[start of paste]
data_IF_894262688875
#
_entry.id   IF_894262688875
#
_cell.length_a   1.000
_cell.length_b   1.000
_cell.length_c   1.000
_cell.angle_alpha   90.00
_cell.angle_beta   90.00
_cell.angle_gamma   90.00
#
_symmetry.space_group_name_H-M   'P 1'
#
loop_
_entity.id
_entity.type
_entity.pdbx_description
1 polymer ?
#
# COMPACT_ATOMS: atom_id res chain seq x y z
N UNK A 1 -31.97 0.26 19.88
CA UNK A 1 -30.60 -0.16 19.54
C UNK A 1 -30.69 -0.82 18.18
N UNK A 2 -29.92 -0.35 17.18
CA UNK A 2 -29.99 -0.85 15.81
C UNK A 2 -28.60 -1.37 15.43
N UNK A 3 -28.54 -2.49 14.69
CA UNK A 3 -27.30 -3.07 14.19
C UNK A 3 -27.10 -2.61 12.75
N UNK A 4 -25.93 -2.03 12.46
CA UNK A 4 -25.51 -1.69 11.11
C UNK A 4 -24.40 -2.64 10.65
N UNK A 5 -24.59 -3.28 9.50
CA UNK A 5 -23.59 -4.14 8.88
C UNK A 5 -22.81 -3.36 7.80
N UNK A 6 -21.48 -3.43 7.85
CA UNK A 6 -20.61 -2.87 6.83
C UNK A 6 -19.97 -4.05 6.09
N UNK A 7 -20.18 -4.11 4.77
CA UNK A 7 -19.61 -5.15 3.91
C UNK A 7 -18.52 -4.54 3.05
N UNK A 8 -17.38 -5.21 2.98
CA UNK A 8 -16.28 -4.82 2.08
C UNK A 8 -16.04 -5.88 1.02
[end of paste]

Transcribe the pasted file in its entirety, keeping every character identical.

data_IF_894262688875
#
_entry.id   IF_894262688875
#
_cell.length_a   1.000
_cell.length_b   1.000
_cell.length_c   1.000
_cell.angle_alpha   90.00
_cell.angle_beta   90.00
_cell.angle_gamma   90.00
#
_symmetry.space_group_name_H-M   'P 1'
#
loop_
_entity.id
_entity.type
_entity.pdbx_description
1 polymer ?
#
# COMPACT_ATOMS: atom_id res chain seq x y z
N UNK A 1 -31.97 0.26 19.88
CA UNK A 1 -30.60 -0.16 19.54
C UNK A 1 -30.69 -0.82 18.18
N UNK A 2 -29.92 -0.35 17.18
CA UNK A 2 -29.99 -0.85 15.81
C UNK A 2 -28.60 -1.37 15.43
N UNK A 3 -28.54 -2.49 14.69
CA UNK A 3 -27.30 -3.07 14.19
C UNK A 3 -27.10 -2.61 12.75
N UNK A 4 -25.93 -2.03 12.46
CA UNK A 4 -25.51 -1.69 11.11
C UNK A 4 -24.40 -2.64 10.65
N UNK A 5 -24.59 -3.28 9.50
CA UNK A 5 -23.59 -4.14 8.88
C UNK A 5 -22.81 -3.36 7.80
N UNK A 6 -21.48 -3.43 7.85
CA UNK A 6 -20.61 -2.87 6.83
C UNK A 6 -19.97 -4.05 6.09
N UNK A 7 -20.18 -4.11 4.77
CA UNK A 7 -19.61 -5.15 3.91
C UNK A 7 -18.52 -4.54 3.05
N UNK A 8 -17.38 -5.21 2.98
CA UNK A 8 -16.28 -4.82 2.08
C UNK A 8 -16.04 -5.88 1.02